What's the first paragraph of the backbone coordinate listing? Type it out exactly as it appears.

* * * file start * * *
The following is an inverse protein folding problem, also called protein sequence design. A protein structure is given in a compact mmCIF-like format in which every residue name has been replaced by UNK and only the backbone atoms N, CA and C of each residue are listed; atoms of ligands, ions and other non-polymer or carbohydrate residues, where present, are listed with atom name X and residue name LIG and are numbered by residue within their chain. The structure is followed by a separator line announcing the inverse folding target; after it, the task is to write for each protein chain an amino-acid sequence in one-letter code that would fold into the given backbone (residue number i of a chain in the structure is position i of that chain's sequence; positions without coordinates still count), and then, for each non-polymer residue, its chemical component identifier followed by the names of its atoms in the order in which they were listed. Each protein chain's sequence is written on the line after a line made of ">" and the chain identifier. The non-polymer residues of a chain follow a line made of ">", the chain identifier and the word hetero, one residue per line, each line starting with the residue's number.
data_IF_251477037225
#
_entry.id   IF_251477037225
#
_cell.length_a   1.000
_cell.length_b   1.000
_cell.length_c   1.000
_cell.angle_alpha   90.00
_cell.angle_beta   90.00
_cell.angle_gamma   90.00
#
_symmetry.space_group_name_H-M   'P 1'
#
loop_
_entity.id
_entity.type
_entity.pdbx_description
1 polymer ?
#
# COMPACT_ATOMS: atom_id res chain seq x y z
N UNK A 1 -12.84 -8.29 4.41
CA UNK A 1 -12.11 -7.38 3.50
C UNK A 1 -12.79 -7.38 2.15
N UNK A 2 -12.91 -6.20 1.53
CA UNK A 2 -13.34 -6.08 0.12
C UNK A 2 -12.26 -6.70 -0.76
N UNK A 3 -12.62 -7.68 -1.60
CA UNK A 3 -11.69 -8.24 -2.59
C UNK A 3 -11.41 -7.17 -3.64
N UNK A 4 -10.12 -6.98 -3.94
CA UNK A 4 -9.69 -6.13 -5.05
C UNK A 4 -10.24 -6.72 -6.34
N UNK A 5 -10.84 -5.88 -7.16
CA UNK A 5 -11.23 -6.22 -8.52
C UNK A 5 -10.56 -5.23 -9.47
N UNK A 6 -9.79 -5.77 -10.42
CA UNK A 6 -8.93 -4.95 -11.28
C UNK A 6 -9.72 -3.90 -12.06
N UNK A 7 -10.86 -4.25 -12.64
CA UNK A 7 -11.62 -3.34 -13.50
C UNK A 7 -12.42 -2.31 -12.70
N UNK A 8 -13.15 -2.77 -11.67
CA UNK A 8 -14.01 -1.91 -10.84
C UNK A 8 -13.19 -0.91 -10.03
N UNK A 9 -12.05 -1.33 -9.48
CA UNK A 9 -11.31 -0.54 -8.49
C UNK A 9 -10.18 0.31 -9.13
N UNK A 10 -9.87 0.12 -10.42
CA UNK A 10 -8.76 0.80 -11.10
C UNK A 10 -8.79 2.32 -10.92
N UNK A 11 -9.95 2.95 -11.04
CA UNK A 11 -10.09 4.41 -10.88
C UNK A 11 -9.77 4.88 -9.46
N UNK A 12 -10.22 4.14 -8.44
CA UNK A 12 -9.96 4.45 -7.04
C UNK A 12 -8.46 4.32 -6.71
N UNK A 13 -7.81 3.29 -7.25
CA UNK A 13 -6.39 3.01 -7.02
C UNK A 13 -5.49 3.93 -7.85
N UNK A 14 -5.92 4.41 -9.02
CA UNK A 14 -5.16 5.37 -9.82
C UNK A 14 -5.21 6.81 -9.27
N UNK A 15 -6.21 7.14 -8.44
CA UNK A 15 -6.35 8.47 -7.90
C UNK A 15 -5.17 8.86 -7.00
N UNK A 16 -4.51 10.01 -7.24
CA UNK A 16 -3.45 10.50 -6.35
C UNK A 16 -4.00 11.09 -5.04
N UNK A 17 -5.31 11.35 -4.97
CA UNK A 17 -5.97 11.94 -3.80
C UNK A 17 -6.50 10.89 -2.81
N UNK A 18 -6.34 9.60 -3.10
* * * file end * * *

The following is an inverse protein folding problem, also called protein sequence design. A protein structure is given in a compact mmCIF-like format in which every residue name has been replaced by UNK and only the backbone atoms N, CA and C of each residue are listed; atoms of ligands, ions and other non-polymer or carbohydrate residues, where present, are listed with atom name X and residue name LIG and are numbered by residue within their chain. The structure is followed by a separator line announcing the inverse folding target; after it, the task is to write for each protein chain an amino-acid sequence in one-letter code that would fold into the given backbone (residue number i of a chain in the structure is position i of that chain's sequence; positions without coordinates still count), and then, for each non-polymer residue, its chemical component identifier followed by the names of its atoms in the order in which they were listed. Each protein chain's sequence is written on the line after a line made of ">" and the chain identifier. The non-polymer residues of a chain follow a line made of ">", the chain identifier and the word hetero, one residue per line, each line starting with the residue's number.